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To a fell adversary, his bate or shame!
Which infinite calamity shall cause
To human life, and houshold peace confound."
However strong the scruples of his new favorite might have been, it seems not improbable that he would have triumphed over them had not an occurrence, which has the air of an incident in romance, given another turn to the emotions of his heart. While he was conversing with a relation, whom he frequently visited in St. Martin's-lane, the door of an adjoining apartment was suddenly opened: he beheld his repentant wife kneeling at his feet, and imploring his forgiveness. After the natural struggles of honest pride and just resentment, he forgave and received her, "partly from the inter- cession of their common friends, and partly," says his nephew, "from his own generous nature, more inclinable to reconciliation, than to perseverance in anger and revenge."
Fenton justly remarks, that the strong impression which this interview must have made on Milton, " contributed much to the painting of that pathetic scene in Paradise Lost, in which Eve addresses herself to Adam for pardon and peace; the verses, charming as they are, acquire new charms, when we consider them descriptive of the poet himself and the penitent destroyer of* his domestic comfort.
"Her lowly plight
It has been said, that Milton resembled his own Adam in the comeliness of his person; but he seems to have resembled him still more in much nobler endowments, and particularly in uniting great tenderness of heart to equal dignity of mind. Soon after he had pardoned, and lived again with his wife, he afforded an asvlum, in his own
house, to both her parents, and to their numerous family. They were active royalists and fell into great distress by the ruin of their party: these were the persons who had not only treated Milton with contemptuous pride, but had imbittered his existence for four years, by instigating his wife to persist in deserting him. The mother, as Wood intimates, was his greatest enemy, and occasioned the perverse conduct of her daughter. The father, though sumptuous in his mode of life when he first received Milton as his son-in-law, had never paid the marriage portion of a thousand pounds, according to his agreement, and was now stript of his property by the prevalence of the party he had.- opposed. On persons thus contumelious and culpable towards him, Milton bestowed his favor and protection. Can the records of private life exhibit a more magnanimous example of forgiveness and beneficence?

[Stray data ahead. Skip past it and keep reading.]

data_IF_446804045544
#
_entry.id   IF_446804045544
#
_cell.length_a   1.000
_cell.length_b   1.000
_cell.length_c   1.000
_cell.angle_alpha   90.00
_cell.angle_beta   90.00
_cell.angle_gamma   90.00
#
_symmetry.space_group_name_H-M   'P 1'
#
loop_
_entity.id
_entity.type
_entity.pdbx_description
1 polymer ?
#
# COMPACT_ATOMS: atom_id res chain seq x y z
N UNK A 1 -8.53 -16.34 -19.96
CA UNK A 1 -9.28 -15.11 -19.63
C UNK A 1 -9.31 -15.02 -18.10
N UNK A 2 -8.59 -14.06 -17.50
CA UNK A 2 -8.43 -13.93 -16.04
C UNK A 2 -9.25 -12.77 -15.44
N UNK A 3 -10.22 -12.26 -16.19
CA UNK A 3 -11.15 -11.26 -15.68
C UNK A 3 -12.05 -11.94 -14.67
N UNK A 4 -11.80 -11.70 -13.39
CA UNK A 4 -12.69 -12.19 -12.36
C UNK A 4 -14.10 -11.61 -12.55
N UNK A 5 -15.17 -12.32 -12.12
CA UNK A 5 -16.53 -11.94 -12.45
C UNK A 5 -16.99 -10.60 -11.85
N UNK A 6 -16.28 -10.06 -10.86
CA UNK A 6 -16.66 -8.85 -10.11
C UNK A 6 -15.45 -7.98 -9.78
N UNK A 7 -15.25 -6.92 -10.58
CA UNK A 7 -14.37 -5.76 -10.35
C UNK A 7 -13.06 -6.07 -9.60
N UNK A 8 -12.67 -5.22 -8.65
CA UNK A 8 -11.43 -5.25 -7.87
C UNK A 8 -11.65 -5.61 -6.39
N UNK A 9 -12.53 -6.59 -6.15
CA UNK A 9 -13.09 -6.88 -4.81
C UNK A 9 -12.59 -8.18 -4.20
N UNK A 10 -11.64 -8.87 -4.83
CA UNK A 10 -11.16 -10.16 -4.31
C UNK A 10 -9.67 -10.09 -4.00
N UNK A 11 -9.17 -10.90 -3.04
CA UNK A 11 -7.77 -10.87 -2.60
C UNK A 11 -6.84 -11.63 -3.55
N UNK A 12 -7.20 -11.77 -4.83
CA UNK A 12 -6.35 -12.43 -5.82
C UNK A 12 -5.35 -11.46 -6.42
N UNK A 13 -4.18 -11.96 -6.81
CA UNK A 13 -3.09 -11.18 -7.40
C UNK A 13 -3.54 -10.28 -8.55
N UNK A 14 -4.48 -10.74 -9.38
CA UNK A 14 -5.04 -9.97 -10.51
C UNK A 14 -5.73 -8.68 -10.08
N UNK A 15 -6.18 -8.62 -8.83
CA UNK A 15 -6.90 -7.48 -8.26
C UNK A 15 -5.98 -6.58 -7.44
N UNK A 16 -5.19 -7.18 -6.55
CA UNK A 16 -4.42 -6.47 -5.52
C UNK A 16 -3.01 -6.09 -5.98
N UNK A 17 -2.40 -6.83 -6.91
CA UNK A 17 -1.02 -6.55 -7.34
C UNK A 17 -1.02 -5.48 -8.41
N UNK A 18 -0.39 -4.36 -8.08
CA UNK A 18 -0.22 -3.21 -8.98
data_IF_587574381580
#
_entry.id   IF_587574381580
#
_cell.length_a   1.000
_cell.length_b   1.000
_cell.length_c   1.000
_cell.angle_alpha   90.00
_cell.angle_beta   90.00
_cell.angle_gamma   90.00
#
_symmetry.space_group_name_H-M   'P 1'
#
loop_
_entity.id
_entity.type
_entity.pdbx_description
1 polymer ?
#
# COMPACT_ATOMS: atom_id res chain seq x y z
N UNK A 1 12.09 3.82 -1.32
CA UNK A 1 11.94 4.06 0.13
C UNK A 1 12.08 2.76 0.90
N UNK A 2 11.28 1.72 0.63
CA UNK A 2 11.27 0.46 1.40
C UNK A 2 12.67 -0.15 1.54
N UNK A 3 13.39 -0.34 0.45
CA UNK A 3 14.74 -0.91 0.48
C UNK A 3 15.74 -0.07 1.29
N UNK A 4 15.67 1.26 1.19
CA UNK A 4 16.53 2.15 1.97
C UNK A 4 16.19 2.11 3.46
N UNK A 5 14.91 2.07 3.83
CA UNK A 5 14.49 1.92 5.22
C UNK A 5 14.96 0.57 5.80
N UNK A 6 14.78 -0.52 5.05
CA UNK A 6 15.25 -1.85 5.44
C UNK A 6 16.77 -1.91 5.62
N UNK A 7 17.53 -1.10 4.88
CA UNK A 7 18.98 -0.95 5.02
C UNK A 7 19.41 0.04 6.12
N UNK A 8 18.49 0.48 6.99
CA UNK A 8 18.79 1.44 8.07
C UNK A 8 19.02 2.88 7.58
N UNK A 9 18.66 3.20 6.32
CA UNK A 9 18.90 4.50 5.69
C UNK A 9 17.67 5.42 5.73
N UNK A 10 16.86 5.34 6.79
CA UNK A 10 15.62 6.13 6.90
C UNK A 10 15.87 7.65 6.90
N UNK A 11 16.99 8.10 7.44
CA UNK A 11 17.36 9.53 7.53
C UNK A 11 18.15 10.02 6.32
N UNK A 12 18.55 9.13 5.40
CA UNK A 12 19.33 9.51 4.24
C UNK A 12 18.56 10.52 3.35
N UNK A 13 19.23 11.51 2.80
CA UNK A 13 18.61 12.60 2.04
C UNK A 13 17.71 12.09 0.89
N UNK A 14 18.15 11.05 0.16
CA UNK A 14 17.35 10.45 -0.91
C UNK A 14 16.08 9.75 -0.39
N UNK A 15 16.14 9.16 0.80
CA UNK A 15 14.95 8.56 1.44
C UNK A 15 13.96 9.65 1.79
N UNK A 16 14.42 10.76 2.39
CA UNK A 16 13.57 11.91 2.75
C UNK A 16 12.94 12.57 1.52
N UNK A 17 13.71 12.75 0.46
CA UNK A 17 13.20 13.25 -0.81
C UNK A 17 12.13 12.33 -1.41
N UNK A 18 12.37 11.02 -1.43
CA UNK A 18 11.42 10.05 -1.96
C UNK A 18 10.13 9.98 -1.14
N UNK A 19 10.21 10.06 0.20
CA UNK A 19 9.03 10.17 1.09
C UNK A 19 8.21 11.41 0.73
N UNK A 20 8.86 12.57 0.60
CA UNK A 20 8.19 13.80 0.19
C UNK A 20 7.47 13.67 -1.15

At the time of his wife's unexpected return, he was preparing to remove from Aldersgate to a larger house in Barbican* with a view of increasing the number of his scholars. It was in this new mansion that he received the forgiven penitent, and provided a refuge for her relations, whom he retained under his roof, according to Fenton, "till their affairs were accommodated by his interest with the victorious party."
They left him soon after the death of his father, who ended a very long life, in the year 1647, and not without the gratification, peculiarly soothing toan affectionate old man, of bestowing his benediction on a grand-child; for, within the year of Milton's re-union with his wife, his family was increased by a daughter, Anne, the eldest of his children, born July 29, 1646.
When his apartments were no longer occupied by the guests, whom he had so generously received, he admitted more scholars; but their number was small, and Philips imagines, that he was induced to withdraw himself from the business of education by a prospect of being appointed adjutant general in Sir William Waller's army.: whatever might have been the motive for his change of life, he quitted his large house in Barbican for a smaller one in Holborn, " among those (says his nephew) that open backwards into Lincoln's Inn Fields," ■where he lived, according to the sameauthor, in great privacy, and perpetually engaged in a variety of studies.
Three years elapsed without any new publication from his pen; a silence which the various affecting occurrences in his family would naturally produce. In 1649, he published The Tenure of Kings and Magistrates; and in his summary account of his own writings, he relates the time and occasion of this performance. He declares, that without any personal malevolence against the deceased monarch, who had been tried and executed before this publication appeared, it was written to compose the minds of the people, disturbed by the duplicity and turbulence of certain presbyterian ministers, who affected to consider the sentence against the king as contrary to the principles of every protestant church, "a falsehood (says Milton) which, without